This summer's atrocity film festival

In these last few days of my stay in Belgrade, I haven't had the time or energy to post what I have been thinking about the latest atrocity videos, showing crimes against the civilian population during the course of the "Oluja" operation in 1995. But I did have a chat on the subject today with Dragan Štavljanin of RFE/RL.

This will be my last post for a few days. I am supposed to return to Boston (through London, thanks to my brilliant planning) tomorrow, and then I'll be off for a few days, after which I hope to be back with a shiny new computer.


Summer reading: The East Ethnia mini book review

At the end of the week it is goodbye to Belgrade once again, and back to work. I will have a brief period of computerlessness, and so no posting (ha! see if you notice the difference!). But my charming employer has agreed to replace my rahmetli laptop, so this should be just a matter of time, the shorter the better.

In the meantime, a selection of a few of the more interesting books I have acquired and read during my glamorous summer vacation.
  • Slobodan Antonić, Nacija u strujama prošlosti -- This is a fellow who gets a lot of publicity, partly because at one point he did some interesting research, and partly because local media need an intellectual who is sympathetic to the right wing of DSS for the sake of "balance." But sorry, this book is just a compilation of polemical magazine columns.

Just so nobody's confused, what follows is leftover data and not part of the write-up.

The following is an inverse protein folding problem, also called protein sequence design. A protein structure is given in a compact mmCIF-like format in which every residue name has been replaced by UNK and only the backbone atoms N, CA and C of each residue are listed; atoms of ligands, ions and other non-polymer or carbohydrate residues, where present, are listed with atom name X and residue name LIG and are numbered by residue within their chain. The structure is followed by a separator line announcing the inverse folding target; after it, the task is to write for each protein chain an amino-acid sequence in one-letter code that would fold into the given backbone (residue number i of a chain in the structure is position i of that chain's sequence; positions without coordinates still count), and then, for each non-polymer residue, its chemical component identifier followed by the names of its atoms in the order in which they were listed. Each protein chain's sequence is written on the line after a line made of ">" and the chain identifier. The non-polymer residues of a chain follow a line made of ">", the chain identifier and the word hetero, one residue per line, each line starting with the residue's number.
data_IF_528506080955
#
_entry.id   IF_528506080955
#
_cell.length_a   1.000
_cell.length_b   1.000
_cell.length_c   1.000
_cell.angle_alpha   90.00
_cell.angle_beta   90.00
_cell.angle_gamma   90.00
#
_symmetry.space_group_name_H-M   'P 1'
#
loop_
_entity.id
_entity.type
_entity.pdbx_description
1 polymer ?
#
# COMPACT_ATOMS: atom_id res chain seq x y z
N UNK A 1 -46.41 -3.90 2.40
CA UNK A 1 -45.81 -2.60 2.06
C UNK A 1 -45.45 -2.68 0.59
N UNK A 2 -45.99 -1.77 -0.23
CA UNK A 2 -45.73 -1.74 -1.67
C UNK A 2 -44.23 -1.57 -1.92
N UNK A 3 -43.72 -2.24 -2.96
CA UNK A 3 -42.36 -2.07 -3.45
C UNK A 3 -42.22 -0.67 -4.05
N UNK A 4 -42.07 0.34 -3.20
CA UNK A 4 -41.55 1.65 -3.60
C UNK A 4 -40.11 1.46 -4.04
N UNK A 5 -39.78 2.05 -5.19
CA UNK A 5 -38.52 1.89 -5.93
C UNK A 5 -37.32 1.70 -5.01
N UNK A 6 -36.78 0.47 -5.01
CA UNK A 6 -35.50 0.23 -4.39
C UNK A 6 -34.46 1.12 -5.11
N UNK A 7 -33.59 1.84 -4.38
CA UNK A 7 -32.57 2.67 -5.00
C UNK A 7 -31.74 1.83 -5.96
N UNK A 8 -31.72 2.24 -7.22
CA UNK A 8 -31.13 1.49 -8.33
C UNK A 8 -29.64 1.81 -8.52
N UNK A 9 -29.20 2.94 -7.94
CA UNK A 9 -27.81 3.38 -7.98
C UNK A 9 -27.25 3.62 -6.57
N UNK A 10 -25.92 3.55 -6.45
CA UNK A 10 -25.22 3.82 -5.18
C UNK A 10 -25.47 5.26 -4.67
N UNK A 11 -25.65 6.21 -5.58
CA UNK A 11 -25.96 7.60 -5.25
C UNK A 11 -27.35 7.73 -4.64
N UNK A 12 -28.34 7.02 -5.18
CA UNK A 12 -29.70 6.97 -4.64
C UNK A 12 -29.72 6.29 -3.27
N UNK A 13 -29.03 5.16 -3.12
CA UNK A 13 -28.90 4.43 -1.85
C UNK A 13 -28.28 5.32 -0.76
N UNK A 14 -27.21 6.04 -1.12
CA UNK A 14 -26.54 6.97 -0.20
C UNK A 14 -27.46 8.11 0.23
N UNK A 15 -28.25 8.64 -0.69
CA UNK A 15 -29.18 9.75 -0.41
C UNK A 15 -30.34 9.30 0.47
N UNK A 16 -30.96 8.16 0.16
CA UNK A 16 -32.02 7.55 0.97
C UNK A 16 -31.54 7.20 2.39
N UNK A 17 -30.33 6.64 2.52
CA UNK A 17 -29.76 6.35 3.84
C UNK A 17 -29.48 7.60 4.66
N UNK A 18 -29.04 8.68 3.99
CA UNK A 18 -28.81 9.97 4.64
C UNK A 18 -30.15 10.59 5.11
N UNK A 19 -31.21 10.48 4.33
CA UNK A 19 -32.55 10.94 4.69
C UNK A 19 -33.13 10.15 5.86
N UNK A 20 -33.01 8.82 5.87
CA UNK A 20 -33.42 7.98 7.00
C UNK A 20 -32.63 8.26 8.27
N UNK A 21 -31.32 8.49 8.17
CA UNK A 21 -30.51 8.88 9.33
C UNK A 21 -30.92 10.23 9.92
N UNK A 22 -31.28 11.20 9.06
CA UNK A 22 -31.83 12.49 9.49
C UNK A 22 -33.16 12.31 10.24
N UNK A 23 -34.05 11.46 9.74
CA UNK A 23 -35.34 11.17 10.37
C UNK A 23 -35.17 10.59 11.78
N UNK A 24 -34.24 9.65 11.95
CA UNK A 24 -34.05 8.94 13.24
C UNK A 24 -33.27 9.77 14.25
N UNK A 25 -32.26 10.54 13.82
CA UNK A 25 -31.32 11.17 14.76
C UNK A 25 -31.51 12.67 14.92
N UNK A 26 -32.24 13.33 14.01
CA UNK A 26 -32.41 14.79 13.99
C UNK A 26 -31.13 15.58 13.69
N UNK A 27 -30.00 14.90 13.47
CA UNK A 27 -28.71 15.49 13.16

• Jovan Bajford, Teorija zavere -- The author marks the spring of 1999 as the time when all sorts of otherworldly discourses from the margins of the church, the military, and the hangers-on from the distant past became respectable enough to get wide play in big-circulation media. Foteljaši say the darnedest things.
  • Aleksandar Bošković, Etnologija skakodnevnog života -- Not really an ethnology of everyday life, more a series of essays written over a period of several years for magazines and newspapers. Some of them are interesting.
  • Boris Dežulović, Jebo sad hiljadu dinara -- Quickly reached the top of my list of favorite antiwar comic novels. A Muslim unit disguised as a Croatian unit for a "special mission" reaches a standoff with a Croatian unit disguised as a Muslim unit for a "special mission."
  • Jens/Martin Eriksen and Frederik Stjernfelt, Anatomija mržnje -- A couple of Danish journalists take a trip and do several interviews. Some of them are good. They also do some analysis, some of which is good.
  • Todor Kuljić, Kultura sećanja -- A good theoretical and historical overview of problems associated with the politics of public memory. If the book were as strong on empirical detail as it is on quotations from Nietzsche, it would be a great study.
  • Nebojša Popović and Kosta Nikolić. Vojislav Koštunica, jedna karijera -- This is a bit of a hatchet job by two historians who have taken the effort to dig up every compromising thing Mr Koštunica has ever done or said. Maybe good as a primary reference source, for someone who wants to sift the wheat from the chaff. Highlight: The essay by Danica Drašković on how Voja is not a proper ravnogorac.
  • Marko Vidojković, Kandže -- This novel about the student protests of 1996-1997 came highly recommended to me by several people. After reading it, I cannot figure out why. A random mixture of objectless cynicism and adolescent male fantasy.
  • Helena Zdravković, Politika žrtve na Kosovu -- Go straight to the empirical material, which begins about two thirds of the way into the book, and you will find some interesting interviews and discourse analysis on ways in which Serbs and Albanians in Kosovo perceive one another.
There are a few other titles in my bag that I have not got to reading yet. Of the ones I have, some are good and some are not so good. For the most part, I am surprised at the thin selection of new titles in bookshops. Maybe publishing is weaker than it used to be, or maybe distribution is as weak as ever.